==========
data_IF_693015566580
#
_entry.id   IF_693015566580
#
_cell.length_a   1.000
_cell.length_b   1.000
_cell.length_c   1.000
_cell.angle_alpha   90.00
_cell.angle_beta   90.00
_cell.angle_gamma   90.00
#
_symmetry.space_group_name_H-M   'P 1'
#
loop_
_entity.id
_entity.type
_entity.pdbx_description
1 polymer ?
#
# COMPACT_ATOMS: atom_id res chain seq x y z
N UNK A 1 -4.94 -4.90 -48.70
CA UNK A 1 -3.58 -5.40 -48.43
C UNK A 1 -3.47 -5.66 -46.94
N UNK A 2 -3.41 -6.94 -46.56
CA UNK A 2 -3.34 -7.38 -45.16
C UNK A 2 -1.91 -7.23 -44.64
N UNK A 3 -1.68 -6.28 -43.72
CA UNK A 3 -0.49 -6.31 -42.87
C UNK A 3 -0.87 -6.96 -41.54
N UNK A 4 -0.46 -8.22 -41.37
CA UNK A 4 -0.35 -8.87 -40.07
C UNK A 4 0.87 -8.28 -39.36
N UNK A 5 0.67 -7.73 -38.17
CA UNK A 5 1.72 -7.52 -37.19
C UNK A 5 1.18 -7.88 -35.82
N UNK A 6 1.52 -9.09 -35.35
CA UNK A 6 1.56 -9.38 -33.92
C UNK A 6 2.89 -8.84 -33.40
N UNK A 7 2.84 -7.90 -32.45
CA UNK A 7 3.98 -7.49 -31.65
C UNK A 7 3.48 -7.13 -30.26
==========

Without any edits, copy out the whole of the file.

data_IF_693015566580
#
_entry.id   IF_693015566580
#
_cell.length_a   1.000
_cell.length_b   1.000
_cell.length_c   1.000
_cell.angle_alpha   90.00
_cell.angle_beta   90.00
_cell.angle_gamma   90.00
#
_symmetry.space_group_name_H-M   'P 1'
#
loop_
_entity.id
_entity.type
_entity.pdbx_description
1 polymer ?
#
# COMPACT_ATOMS: atom_id res chain seq x y z
N UNK A 1 -4.94 -4.90 -48.70
CA UNK A 1 -3.58 -5.40 -48.43
C UNK A 1 -3.47 -5.66 -46.94
N UNK A 2 -3.41 -6.94 -46.56
CA UNK A 2 -3.34 -7.38 -45.16
C UNK A 2 -1.91 -7.23 -44.64
N UNK A 3 -1.68 -6.28 -43.72
CA UNK A 3 -0.49 -6.31 -42.87
C UNK A 3 -0.87 -6.96 -41.54
N UNK A 4 -0.46 -8.22 -41.37
CA UNK A 4 -0.35 -8.87 -40.07
C UNK A 4 0.87 -8.28 -39.36
N UNK A 5 0.67 -7.73 -38.17
CA UNK A 5 1.72 -7.52 -37.19
C UNK A 5 1.18 -7.88 -35.82
N UNK A 6 1.52 -9.09 -35.35
CA UNK A 6 1.56 -9.38 -33.92
C UNK A 6 2.89 -8.84 -33.40
N UNK A 7 2.84 -7.90 -32.45
CA UNK A 7 3.98 -7.49 -31.65
C UNK A 7 3.48 -7.13 -30.26